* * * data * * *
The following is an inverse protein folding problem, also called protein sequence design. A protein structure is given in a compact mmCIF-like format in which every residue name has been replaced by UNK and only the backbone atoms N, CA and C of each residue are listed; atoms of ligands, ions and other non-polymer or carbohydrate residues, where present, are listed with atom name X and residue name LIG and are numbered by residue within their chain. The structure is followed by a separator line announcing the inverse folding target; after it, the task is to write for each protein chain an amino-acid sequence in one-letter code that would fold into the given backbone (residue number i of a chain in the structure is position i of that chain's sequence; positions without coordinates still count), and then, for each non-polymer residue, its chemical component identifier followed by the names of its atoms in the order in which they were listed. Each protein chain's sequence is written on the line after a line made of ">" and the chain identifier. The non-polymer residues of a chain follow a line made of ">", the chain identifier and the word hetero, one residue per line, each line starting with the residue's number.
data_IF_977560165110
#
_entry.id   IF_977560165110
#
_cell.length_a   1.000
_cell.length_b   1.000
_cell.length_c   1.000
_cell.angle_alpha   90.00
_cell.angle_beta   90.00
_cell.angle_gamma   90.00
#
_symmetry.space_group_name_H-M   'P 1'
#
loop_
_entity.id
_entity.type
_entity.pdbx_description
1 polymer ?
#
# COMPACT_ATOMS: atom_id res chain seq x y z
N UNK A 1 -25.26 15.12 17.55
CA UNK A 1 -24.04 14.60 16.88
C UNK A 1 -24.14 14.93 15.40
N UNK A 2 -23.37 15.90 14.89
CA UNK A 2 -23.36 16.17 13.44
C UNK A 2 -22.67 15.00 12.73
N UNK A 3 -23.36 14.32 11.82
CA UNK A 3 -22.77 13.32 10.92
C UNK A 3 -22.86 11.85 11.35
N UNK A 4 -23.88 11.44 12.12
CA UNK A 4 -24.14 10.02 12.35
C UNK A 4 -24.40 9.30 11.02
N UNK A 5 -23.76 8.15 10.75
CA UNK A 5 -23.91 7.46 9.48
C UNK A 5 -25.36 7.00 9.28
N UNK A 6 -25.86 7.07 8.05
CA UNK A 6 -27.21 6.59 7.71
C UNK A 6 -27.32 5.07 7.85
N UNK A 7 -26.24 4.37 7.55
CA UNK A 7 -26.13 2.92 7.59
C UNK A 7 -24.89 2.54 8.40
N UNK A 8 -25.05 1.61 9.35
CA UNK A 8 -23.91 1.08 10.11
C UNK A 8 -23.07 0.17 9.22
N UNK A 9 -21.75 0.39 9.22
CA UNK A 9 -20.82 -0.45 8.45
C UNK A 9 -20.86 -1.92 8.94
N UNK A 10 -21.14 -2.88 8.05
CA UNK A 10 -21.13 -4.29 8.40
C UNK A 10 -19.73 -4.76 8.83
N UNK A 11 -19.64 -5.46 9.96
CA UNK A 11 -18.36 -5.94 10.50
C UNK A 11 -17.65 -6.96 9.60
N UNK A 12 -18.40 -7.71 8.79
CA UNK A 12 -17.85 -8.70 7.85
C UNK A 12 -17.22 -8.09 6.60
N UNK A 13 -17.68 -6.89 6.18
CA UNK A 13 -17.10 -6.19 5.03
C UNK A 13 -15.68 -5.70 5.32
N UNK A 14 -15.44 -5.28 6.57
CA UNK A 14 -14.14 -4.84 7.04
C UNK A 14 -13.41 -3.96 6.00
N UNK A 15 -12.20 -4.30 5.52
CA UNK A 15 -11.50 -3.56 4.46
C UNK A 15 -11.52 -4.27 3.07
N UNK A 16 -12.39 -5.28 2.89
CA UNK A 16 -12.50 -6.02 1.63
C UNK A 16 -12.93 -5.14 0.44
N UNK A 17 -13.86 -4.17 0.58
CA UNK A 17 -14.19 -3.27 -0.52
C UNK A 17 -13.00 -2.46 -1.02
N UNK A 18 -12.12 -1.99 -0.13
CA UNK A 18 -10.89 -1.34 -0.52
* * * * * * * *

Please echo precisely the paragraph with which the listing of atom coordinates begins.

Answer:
The following is an inverse protein folding problem, also called protein sequence design. A protein structure is given in a compact mmCIF-like format in which every residue name has been replaced by UNK and only the backbone atoms N, CA and C of each residue are listed; atoms of ligands, ions and other non-polymer or carbohydrate residues, where present, are listed with atom name X and residue name LIG and are numbered by residue within their chain. The structure is followed by a separator line announcing the inverse folding target; after it, the task is to write for each protein chain an amino-acid sequence in one-letter code that would fold into the given backbone (residue number i of a chain in the structure is position i of that chain's sequence; positions without coordinates still count), and then, for each non-polymer residue, its chemical component identifier followed by the names of its atoms in the order in which they were listed. Each protein chain's sequence is written on the line after a line made of ">" and the chain identifier. The non-polymer residues of a chain follow a line made of ">", the chain identifier and the word hetero, one residue per line, each line starting with the residue's number.